miami | Drink + Dine

Role Call: Meet Fi’lia Chef de Cuisine Tim Piazza

November 15, 2016
Written by: Yasha Wallin

Meet the man who oversees the house-made pastas and pizzas of your dreams: Tim Piazza. Piazza presides over the new Fi’lia as Chef de Cuisine, which opened at SLS Brickell in October, led by farm-to-table dining extraordinaire Michael Schwartz. We spoke to Piazza here about good food, how the Marine Corps prepped him for the kitchen, and more.

What are you most looking forward to with Fi’lia?
I’m looking forward to helping develop young cooks and making good food. The Miami food scene is just starting to ramp up, and I think it is important for the chefs in this industry to bring up people properly and create a great culture within.

Fish stew

How is the Fi’lia concept different from other restaurants you’ve worked in?
It isn’t far off from what I have done in the past. Fi’lia is a good representation of how I like to cook: using Italian flavors and showcasing great product and technique.


What is it like working with Michael Schwartz?
Chef Michael is a great guy! Ever since I moved to Miami last year he has taken the time to help develop me as a chef. We both share the same mindset on how to approach food and I think that has helped us create a strong relationship together.

Corn Agnolotti filia

What do you love about Italian cooking?
For me, Italian food is not spaghetti and meatballs, even though I would eat it any day. It’s the way that Italians approach food, simple and honest. They don’t go and source crazy ingredients from around the world; they use what is available to them. They may have a fisherman friend that caught some sardines that morning, or a pig butchered at the local market. And another farmer that grows olives and makes olive oil and they make it work. But they make it work in a way where you can taste the pride and passion put into each dish. To me, that is what makes it so amazing—the love!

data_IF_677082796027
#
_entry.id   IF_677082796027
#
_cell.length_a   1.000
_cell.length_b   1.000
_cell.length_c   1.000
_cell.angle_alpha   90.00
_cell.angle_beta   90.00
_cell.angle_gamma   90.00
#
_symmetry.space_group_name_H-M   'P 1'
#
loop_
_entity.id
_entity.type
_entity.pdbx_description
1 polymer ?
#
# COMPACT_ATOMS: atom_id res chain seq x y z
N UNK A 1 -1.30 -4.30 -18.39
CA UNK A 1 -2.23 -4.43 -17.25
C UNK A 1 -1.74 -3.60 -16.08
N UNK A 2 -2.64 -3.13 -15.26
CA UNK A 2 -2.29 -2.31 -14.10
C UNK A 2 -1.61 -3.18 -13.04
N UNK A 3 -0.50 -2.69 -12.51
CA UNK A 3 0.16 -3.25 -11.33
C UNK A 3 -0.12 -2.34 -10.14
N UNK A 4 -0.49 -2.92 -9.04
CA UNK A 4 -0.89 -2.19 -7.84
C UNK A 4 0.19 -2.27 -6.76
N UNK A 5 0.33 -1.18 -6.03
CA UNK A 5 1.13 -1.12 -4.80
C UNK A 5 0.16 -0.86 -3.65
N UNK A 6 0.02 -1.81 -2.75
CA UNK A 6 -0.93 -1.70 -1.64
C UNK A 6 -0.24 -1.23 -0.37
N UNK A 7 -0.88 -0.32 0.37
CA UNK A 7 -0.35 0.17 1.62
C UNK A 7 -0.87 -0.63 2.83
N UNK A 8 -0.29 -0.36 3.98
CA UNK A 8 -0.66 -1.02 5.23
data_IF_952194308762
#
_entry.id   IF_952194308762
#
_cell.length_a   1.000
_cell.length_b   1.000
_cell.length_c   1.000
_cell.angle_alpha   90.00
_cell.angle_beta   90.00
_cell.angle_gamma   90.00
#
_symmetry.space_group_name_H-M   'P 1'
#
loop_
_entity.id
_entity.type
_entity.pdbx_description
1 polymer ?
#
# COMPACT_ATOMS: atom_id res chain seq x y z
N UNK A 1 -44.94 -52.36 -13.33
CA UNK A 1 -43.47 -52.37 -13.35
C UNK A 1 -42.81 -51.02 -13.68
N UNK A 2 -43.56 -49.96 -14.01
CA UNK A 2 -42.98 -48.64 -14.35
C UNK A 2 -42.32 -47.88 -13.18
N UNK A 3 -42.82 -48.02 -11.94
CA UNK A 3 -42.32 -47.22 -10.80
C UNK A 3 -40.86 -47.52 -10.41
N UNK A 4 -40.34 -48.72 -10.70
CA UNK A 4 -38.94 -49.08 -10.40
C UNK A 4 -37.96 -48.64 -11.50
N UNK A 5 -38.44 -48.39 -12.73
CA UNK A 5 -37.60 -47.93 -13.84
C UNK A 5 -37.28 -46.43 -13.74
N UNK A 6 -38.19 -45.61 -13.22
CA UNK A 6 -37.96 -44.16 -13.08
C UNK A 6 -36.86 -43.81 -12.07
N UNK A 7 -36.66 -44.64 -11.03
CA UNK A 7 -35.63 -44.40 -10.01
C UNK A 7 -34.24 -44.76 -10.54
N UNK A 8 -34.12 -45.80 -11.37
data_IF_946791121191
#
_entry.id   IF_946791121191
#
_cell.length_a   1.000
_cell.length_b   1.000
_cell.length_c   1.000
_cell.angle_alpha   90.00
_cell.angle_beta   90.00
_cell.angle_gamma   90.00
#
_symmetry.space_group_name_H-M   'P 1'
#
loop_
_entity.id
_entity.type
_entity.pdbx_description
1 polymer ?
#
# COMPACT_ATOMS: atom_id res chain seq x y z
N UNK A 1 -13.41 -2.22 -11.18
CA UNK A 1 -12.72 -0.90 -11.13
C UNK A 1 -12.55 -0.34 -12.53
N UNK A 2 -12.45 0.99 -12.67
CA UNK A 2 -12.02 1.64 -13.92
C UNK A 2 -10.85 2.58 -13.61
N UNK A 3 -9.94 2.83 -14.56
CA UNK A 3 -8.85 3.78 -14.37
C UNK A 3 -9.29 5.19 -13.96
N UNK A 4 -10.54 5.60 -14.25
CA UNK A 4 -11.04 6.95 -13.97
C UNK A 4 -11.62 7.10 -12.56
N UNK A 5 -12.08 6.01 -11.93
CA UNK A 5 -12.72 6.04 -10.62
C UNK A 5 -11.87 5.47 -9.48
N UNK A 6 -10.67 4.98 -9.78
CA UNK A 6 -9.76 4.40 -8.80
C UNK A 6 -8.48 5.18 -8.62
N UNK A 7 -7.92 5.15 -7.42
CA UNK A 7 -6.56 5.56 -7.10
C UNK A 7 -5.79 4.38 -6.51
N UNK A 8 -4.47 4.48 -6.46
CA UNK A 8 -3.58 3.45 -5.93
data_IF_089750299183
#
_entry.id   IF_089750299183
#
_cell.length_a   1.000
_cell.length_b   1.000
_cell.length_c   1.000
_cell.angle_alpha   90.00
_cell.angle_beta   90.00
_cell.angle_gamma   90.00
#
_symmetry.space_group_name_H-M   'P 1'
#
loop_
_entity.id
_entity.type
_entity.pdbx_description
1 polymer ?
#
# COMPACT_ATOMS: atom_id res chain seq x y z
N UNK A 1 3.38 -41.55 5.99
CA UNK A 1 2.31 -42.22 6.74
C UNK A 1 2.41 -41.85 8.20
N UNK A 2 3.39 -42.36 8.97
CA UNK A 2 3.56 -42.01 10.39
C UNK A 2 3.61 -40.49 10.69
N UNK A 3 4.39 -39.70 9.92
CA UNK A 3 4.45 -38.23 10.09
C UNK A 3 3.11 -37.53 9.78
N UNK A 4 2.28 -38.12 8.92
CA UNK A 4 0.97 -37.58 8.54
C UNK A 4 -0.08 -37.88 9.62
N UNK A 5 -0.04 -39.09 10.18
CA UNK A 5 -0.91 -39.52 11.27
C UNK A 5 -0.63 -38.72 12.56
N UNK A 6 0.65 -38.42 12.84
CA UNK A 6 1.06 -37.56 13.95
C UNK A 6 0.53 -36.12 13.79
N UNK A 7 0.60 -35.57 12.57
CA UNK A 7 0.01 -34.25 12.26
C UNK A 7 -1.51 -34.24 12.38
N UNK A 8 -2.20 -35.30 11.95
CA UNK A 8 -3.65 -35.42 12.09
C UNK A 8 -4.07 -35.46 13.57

What made you first fall in love with cooking?
Cooking started at a young age, being around family that always spent time in the kitchen. My grandfather had a huge garden in this backyard and would grow all types of vegetables. I would sit in the dirt with my brother and eat tomatoes off the vine and dunk raw rhubarb stalks in sugar and eat them. My mother would cook for us every night, and it amazed me that she could turn the things that she did into the food that we ate. The question in my head—“how is this done?”—made me want to learn about the culinary world. For me, cooking is not just a job; it is my passion and a hobby, and I love waking up every day and creating a new dish or mentoring someone and watching them grow.

Crispy potatoes filia2

You spent four years in the Marine Corps. How did that experience shape your discipline in the kitchen?
The Marine Corps was the most eye-opening experience of my life. I will never forget the people that I met and the things that I did for this country. The military has taught me that little things always count: staying clean and organized even through the most stressful times, always keeping your eye on the big picture and the result. My experiences and training in the Marines have helped me center myself and focus my time and energy on what needs to get done. In boot camp, they used a phrase: “pain is weakness leaving the body.” I remember that when I’m working 18 hours and want to stop or cooking for and all I want is to sit and breath. But I was taught never to give up and to keep pushing until the job is done.

What were meals like on duty?
Haha, what’s a meal? You mean the five minutes I have to shove some food down my face?! There are some days I’m just so into work I forget to eat, and I have to force myself to stop and eat. You would think that since we cook all day, we would eat too, not the case. Plus I’m always tasting every dish I can, and that alone is filling. Even at home I eat standing up, and my wife will make me sit at the table like a real person.

You recently had a daughter, do you cook all her baby meals?
She is just starting to eat whole foods like avocado and carrots. I haven’t made her anything yet, but let’s hope she isn’t a picky eater.

What’s one dish you can’t live without?
If I had to pick one, it would be pizza. I love making it and eating it. It’s just good.


Make a reservation here, and see you at Fi’lia soon!